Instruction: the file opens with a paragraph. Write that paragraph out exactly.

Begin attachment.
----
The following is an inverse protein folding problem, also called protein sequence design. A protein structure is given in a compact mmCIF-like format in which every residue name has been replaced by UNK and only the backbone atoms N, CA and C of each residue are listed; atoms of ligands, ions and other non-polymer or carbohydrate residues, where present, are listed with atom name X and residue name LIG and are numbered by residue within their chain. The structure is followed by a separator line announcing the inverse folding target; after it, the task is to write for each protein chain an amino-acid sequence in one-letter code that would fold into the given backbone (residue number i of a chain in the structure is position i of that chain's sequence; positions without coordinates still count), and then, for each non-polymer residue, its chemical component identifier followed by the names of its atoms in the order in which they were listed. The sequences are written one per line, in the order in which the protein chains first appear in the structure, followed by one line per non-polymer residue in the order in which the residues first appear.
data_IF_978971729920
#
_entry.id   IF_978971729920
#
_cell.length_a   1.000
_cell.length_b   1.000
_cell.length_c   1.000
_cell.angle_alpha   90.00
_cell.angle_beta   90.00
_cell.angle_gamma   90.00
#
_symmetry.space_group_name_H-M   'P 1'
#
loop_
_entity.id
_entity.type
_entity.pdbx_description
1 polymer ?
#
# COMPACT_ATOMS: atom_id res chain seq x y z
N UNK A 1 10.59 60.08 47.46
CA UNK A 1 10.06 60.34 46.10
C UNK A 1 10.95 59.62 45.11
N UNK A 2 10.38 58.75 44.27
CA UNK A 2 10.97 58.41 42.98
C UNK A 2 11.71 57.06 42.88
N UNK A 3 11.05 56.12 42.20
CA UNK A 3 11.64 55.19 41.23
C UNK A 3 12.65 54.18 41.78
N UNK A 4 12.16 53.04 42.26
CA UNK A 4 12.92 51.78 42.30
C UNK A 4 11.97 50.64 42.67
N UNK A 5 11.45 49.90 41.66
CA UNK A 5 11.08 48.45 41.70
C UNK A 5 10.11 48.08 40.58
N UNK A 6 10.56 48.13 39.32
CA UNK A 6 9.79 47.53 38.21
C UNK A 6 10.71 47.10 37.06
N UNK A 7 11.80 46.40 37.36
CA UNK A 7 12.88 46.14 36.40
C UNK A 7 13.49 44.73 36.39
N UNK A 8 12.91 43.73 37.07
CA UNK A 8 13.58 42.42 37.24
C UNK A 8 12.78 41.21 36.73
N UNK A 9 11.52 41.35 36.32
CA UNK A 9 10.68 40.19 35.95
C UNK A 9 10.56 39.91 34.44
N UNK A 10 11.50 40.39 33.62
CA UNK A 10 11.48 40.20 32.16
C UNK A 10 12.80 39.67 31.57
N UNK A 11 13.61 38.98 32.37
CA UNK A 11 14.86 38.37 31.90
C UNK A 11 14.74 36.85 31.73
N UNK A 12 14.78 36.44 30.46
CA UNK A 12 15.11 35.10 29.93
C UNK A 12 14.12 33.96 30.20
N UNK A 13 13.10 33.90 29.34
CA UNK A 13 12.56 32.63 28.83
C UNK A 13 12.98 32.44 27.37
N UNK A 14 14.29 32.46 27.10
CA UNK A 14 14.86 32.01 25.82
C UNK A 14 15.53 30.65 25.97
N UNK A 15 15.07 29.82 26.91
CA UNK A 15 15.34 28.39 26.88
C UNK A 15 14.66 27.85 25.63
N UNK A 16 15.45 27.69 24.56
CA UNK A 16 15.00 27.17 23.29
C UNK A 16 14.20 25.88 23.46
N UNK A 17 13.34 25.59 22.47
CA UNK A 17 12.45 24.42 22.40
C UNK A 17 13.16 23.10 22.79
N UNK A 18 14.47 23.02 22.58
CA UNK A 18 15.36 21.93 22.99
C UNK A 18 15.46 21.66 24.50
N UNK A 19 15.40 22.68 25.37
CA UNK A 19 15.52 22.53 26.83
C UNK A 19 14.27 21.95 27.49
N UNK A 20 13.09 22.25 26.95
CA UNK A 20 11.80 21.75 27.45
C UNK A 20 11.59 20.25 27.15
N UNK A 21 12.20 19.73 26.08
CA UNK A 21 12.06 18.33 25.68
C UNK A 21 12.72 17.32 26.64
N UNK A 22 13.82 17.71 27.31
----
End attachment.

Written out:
The following is an inverse protein folding problem, also called protein sequence design. A protein structure is given in a compact mmCIF-like format in which every residue name has been replaced by UNK and only the backbone atoms N, CA and C of each residue are listed; atoms of ligands, ions and other non-polymer or carbohydrate residues, where present, are listed with atom name X and residue name LIG and are numbered by residue within their chain. The structure is followed by a separator line announcing the inverse folding target; after it, the task is to write for each protein chain an amino-acid sequence in one-letter code that would fold into the given backbone (residue number i of a chain in the structure is position i of that chain's sequence; positions without coordinates still count), and then, for each non-polymer residue, its chemical component identifier followed by the names of its atoms in the order in which they were listed. The sequences are written one per line, in the order in which the protein chains first appear in the structure, followed by one line per non-polymer residue in the order in which the residues first appear.